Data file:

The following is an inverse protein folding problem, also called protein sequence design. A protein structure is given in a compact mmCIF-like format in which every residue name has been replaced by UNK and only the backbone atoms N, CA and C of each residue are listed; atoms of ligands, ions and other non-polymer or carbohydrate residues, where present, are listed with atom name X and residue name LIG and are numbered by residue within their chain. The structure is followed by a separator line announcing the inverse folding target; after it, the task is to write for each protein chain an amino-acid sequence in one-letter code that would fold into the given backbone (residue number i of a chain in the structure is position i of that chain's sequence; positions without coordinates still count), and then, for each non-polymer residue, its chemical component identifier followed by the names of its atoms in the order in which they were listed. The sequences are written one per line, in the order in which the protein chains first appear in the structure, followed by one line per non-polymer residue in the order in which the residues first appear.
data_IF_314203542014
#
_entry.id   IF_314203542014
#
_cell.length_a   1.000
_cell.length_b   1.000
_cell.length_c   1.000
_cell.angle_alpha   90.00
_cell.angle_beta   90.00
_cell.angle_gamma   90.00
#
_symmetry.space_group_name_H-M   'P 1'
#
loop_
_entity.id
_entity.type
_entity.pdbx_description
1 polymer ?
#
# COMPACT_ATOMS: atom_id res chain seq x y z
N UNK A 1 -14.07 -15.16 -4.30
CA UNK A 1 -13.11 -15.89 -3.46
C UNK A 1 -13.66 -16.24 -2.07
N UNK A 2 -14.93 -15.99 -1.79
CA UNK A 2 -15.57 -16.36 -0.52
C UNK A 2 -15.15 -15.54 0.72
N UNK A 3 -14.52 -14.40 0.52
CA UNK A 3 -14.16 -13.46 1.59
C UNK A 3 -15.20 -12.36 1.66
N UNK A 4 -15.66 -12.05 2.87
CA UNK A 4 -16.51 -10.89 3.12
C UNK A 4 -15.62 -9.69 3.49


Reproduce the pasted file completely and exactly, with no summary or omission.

The following is an inverse protein folding problem, also called protein sequence design. A protein structure is given in a compact mmCIF-like format in which every residue name has been replaced by UNK and only the backbone atoms N, CA and C of each residue are listed; atoms of ligands, ions and other non-polymer or carbohydrate residues, where present, are listed with atom name X and residue name LIG and are numbered by residue within their chain. The structure is followed by a separator line announcing the inverse folding target; after it, the task is to write for each protein chain an amino-acid sequence in one-letter code that would fold into the given backbone (residue number i of a chain in the structure is position i of that chain's sequence; positions without coordinates still count), and then, for each non-polymer residue, its chemical component identifier followed by the names of its atoms in the order in which they were listed. The sequences are written one per line, in the order in which the protein chains first appear in the structure, followed by one line per non-polymer residue in the order in which the residues first appear.
data_IF_314203542014
#
_entry.id   IF_314203542014
#
_cell.length_a   1.000
_cell.length_b   1.000
_cell.length_c   1.000
_cell.angle_alpha   90.00
_cell.angle_beta   90.00
_cell.angle_gamma   90.00
#
_symmetry.space_group_name_H-M   'P 1'
#
loop_
_entity.id
_entity.type
_entity.pdbx_description
1 polymer ?
#
# COMPACT_ATOMS: atom_id res chain seq x y z
N UNK A 1 -14.07 -15.16 -4.30
CA UNK A 1 -13.11 -15.89 -3.46
C UNK A 1 -13.66 -16.24 -2.07
N UNK A 2 -14.93 -15.99 -1.79
CA UNK A 2 -15.57 -16.36 -0.52
C UNK A 2 -15.15 -15.54 0.72
N UNK A 3 -14.52 -14.40 0.52
CA UNK A 3 -14.16 -13.46 1.59
C UNK A 3 -15.20 -12.36 1.66
N UNK A 4 -15.66 -12.05 2.87
CA UNK A 4 -16.51 -10.89 3.12
C UNK A 4 -15.62 -9.69 3.49